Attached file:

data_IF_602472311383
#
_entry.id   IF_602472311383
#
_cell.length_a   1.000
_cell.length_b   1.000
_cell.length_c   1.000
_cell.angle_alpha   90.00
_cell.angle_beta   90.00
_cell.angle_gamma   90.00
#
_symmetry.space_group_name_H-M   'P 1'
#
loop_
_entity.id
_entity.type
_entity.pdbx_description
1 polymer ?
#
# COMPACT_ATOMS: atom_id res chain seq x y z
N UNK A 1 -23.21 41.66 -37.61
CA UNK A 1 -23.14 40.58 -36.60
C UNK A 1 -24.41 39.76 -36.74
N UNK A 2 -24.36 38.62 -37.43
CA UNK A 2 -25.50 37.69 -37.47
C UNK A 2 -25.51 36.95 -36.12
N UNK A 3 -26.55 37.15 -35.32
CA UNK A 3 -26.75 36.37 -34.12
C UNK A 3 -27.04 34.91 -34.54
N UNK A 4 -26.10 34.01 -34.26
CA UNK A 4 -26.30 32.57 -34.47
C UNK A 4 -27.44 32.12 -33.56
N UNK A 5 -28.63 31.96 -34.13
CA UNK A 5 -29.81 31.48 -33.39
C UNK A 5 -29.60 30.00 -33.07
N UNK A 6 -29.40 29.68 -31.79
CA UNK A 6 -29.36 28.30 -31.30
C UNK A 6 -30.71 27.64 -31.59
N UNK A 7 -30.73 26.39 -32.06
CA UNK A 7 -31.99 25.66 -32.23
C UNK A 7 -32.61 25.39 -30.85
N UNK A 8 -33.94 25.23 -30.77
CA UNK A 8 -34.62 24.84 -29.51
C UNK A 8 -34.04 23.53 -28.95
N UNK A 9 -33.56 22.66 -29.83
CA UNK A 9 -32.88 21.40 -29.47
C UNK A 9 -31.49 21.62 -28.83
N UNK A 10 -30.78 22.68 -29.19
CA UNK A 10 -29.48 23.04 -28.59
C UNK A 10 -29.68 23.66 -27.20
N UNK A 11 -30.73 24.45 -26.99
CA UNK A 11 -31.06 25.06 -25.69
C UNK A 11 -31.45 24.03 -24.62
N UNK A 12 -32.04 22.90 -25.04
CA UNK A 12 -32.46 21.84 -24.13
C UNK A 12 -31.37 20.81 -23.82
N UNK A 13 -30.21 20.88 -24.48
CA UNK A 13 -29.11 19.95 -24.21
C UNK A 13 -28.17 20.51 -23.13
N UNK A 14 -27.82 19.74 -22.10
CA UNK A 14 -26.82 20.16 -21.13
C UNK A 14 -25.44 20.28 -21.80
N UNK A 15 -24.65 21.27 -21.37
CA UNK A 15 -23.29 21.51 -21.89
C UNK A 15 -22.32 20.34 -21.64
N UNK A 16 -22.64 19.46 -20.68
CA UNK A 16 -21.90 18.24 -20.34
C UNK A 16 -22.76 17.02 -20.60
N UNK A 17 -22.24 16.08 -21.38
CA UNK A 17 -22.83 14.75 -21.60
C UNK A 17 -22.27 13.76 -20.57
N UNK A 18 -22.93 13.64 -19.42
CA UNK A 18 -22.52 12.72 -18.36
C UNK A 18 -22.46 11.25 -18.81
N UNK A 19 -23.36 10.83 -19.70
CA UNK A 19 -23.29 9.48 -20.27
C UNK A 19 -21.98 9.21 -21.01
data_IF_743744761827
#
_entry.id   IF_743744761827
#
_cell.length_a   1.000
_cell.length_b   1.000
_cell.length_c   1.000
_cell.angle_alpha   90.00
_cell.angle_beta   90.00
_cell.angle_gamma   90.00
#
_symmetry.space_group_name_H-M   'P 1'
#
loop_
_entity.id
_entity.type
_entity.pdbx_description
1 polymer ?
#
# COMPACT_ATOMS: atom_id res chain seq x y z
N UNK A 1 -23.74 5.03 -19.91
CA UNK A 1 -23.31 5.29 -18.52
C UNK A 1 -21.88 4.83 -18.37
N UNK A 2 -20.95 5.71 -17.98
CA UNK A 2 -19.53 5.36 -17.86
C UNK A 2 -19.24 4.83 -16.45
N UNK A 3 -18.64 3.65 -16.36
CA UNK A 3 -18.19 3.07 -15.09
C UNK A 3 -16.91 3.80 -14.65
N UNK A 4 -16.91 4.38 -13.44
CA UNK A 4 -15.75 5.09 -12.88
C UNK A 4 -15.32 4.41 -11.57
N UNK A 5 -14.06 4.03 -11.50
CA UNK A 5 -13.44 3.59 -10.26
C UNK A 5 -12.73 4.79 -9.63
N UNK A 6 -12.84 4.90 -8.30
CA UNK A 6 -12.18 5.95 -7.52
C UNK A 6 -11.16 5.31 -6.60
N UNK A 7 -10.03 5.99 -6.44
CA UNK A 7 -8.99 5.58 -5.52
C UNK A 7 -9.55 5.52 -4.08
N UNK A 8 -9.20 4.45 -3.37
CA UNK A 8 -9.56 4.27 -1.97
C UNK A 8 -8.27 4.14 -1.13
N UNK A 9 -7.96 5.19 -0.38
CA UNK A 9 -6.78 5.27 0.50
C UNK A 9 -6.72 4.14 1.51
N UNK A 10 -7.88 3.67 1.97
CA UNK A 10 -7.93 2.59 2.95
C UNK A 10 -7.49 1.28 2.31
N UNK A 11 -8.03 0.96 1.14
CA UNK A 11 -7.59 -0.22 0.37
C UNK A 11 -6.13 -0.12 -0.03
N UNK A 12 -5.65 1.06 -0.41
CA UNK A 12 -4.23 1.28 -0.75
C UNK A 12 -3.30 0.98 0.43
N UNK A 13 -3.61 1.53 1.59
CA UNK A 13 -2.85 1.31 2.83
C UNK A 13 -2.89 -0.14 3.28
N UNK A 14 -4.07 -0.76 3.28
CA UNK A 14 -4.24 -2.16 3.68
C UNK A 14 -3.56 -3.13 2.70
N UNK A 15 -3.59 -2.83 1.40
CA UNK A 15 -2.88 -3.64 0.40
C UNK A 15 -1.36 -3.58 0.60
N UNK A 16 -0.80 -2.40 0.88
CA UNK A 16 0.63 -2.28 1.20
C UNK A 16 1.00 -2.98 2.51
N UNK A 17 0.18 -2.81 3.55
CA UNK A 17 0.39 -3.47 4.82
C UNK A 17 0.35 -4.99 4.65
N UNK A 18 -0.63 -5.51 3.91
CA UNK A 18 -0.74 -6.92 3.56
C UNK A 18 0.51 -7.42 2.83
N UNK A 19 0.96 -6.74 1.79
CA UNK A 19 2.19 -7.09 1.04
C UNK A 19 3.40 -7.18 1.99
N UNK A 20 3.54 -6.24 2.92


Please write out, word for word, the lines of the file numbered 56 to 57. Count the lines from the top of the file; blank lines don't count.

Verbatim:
C UNK A 12 -31.37 20.81 -23.82
N UNK A 13 -30.21 20.88 -24.48